He rode four winners from his first six rides, and he rode a treble on the Friday of the 2008 Galway Festival, which included victory on the Paul Cashman-trained Glitter Baby in the big Guinness handicap.

He was still growing, however, as 16-year-olds do, and his weight increased to such an extent that it quickly became apparent that his future lay over jumps. But making the switch wasn’t easy.

“It’s completely different, riding over jumps compared to riding on the flat,” says the rider thoughtfully. “It’s a different way of riding, different pace, and obviously there are obstacles that you have to jump.”

Also, because he had ridden so many winners on the flat, he had no claim left when he started riding over jumps. He was riding against Ruby Walsh and Barry Geraghty and Davy Russell with no weight allowance, and still effectively a rookie. There was no added incentive for trainers to put him up. He had some 80 rides over jumps before he rode his first winner. It was the absolute converse of the four-winners-from-six-rides experience that he had had on the flat.

He had a bad fall at the 2010 Punchestown Festival, in which he broke his collarbone and thumb. Then, soon after he returned, he had another bad fall at Listowel in September, breaking his arm. Momentum halted just as he was beginning to build his reputation.

“It was a bit depressing all right, sitting at home and watching horses that you might be riding winning. But my mother and father were great to me. So was Willie. I learned so much riding out at Willie’s, and he would always give me an opportunity when he could.”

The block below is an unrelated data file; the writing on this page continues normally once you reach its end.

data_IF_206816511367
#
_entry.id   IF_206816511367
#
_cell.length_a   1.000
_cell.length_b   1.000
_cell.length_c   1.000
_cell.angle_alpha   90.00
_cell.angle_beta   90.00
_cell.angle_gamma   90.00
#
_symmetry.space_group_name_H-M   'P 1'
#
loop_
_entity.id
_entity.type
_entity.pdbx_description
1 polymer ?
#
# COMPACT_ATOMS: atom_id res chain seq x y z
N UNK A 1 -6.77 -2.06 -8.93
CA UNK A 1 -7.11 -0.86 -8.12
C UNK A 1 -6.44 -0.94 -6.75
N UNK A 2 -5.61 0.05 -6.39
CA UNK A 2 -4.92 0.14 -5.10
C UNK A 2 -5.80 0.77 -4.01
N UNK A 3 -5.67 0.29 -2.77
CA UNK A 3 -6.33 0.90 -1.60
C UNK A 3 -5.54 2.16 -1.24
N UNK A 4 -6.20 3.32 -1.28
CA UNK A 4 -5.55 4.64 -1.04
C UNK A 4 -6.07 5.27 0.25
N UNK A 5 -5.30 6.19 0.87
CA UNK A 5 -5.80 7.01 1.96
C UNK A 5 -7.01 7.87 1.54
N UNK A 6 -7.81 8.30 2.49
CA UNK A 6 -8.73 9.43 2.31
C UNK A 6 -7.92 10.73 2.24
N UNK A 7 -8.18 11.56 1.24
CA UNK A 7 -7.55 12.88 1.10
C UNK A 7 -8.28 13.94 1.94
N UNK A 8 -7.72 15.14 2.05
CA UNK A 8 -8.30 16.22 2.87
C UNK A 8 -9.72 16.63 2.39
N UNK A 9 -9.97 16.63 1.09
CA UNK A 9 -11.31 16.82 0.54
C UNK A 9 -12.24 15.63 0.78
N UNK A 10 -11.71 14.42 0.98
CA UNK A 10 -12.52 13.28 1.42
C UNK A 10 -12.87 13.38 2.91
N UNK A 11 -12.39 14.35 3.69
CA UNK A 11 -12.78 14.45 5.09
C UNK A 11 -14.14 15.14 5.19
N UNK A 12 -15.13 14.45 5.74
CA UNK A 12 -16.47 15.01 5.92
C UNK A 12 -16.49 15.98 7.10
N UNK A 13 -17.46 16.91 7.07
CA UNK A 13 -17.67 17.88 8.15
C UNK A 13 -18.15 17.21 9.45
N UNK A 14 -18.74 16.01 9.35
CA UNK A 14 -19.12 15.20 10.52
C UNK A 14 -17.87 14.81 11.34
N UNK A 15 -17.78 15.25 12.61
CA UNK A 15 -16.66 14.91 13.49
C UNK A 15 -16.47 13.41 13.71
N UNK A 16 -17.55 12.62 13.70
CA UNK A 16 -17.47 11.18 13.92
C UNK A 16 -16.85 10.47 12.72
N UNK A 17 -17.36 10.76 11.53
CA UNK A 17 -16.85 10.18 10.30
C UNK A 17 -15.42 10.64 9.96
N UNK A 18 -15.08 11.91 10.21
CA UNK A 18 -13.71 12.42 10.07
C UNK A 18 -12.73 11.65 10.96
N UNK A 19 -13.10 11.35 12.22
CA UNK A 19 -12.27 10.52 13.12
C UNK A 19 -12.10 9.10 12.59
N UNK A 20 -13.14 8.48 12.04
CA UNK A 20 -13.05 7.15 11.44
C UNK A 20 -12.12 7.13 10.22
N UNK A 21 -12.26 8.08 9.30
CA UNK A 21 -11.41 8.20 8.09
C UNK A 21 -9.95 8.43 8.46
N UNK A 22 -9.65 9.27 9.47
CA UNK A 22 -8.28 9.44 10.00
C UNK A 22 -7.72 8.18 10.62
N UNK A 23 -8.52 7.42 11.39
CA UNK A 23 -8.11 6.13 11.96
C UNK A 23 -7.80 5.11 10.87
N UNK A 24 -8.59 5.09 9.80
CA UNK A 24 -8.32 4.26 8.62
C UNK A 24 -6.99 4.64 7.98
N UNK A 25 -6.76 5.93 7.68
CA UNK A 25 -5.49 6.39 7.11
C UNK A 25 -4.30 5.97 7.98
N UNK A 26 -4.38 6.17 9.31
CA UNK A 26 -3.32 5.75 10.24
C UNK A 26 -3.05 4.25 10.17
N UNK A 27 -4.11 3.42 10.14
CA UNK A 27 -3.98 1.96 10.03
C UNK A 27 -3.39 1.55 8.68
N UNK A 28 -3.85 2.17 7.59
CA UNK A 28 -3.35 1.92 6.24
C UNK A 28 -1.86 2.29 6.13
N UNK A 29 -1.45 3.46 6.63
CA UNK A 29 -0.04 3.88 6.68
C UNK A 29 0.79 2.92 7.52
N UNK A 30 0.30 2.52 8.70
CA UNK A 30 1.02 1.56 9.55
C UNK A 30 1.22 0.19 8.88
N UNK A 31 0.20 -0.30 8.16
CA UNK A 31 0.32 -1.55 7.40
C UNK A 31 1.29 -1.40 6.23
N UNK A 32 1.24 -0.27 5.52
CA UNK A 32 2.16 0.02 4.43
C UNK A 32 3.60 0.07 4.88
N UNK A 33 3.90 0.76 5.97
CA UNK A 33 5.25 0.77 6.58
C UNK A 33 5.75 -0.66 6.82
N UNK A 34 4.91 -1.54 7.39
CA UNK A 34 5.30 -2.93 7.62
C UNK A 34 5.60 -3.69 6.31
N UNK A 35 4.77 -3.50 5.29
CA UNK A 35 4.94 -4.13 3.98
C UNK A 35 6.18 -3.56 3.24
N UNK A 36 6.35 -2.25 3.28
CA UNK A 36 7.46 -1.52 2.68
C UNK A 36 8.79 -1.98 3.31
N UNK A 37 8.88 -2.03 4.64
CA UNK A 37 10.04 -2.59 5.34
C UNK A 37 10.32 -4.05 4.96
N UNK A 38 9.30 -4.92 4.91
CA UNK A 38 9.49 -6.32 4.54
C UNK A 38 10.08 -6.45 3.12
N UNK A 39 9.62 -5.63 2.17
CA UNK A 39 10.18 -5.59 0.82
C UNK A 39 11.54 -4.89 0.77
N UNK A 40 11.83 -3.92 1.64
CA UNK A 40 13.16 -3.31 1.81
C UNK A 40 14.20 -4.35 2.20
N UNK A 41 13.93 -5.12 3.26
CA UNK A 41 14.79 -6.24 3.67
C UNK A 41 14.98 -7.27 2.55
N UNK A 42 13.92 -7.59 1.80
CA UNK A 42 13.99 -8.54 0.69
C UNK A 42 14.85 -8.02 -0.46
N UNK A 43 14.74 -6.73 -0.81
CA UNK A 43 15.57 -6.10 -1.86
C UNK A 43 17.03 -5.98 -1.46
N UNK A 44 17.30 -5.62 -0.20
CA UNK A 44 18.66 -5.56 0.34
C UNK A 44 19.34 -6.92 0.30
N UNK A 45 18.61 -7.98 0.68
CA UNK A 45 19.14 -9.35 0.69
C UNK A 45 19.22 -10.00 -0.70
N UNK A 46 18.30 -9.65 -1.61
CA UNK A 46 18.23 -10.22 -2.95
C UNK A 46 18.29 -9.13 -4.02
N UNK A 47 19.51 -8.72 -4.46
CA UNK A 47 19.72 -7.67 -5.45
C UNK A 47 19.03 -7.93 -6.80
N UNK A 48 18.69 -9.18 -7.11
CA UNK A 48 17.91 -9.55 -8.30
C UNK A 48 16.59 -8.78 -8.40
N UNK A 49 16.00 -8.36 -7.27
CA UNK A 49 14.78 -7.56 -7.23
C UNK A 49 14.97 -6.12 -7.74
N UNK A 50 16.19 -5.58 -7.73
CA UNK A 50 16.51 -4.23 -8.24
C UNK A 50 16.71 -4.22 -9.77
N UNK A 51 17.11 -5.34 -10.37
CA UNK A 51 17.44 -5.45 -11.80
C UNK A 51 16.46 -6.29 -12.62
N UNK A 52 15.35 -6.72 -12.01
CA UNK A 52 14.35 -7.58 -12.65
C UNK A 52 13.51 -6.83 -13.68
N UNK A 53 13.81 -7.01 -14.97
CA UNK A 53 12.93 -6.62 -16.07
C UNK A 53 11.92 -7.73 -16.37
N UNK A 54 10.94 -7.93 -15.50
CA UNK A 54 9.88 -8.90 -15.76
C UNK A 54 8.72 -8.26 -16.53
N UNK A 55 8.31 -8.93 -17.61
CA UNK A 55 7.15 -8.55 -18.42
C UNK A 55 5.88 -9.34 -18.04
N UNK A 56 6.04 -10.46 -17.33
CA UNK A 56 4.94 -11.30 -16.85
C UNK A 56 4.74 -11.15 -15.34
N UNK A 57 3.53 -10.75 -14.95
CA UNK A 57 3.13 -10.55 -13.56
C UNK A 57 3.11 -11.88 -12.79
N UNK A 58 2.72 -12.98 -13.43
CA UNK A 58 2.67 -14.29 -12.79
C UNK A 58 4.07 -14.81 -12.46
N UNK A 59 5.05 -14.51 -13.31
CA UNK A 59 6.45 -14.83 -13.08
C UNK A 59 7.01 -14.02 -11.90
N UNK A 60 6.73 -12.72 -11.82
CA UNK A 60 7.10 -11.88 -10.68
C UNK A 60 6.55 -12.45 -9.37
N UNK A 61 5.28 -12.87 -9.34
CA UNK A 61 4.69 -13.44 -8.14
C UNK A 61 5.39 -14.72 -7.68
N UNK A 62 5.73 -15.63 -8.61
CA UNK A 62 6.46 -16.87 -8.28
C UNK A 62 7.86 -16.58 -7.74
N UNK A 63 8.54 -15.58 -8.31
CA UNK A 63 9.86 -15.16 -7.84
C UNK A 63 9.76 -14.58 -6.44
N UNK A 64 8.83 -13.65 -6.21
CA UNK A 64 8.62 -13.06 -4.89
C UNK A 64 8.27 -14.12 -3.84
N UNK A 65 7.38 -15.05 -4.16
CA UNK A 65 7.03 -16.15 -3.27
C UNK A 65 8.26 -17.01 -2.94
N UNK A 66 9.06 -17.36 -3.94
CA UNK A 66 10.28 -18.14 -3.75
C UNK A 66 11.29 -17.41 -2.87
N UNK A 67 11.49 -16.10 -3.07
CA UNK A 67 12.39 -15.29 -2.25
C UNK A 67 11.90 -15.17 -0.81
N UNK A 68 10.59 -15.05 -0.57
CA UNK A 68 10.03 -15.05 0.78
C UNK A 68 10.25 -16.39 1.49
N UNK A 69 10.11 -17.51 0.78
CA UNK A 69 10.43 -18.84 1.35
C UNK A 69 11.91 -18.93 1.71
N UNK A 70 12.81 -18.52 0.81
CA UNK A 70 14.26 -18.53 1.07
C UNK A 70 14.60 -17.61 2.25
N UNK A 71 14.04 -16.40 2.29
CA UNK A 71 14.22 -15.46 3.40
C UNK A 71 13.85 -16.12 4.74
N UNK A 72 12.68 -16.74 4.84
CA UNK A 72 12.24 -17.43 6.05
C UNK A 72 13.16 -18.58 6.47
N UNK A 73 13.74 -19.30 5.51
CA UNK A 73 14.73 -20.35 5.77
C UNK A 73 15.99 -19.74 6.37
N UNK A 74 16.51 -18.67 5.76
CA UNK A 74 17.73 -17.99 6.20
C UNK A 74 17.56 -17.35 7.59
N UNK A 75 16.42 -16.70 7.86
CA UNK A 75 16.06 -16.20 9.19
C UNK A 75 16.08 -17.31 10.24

Things could hardly be going better for the 21-year-old than they are now though. He touches wood. He had his first Grade 1 win on Mount Benbulben at Punchestown in April, and he had his second when he booted The Tullow Tank home in the Royal Bond Hurdle at Fairyhouse earlier this month. He has already almost matched last season’s total of 19 and we are not half-way through this season yet. More importantly, however, he has big horses now to ride in big races.

“I thought I was going well on Mount Benbulben in the Champion Chase at Down Royal last month when he got rid of me at the fourth last. His jumping doesn’t worry me though. He has done some loose schooling with Con Power, who says that he couldn’t be happier with him, and I have schooled him plenty since Down Royal. He will need to step up again if he is going to win a King George, but he has an engine and Gordon (Elliott, his trainer) is very happy with him.

“I can’t wait to ride Our Conor. What he did last year as a four-year-old was unbelievable. He was only racing against four-year-olds, of course, and he is going to have to step up again if he is going to get to Hurricane Fly’s level, but he is in great form. He ran well on the flat at Naas, but he probably wasn’t fully fit, and he is better over hurdles than he is on the flat. He lights up when he sees a hurdle.”

Just as his rider lights up when he talks about him. And the others. Some week ahead.

© The Sunday Times, 22nd December 2013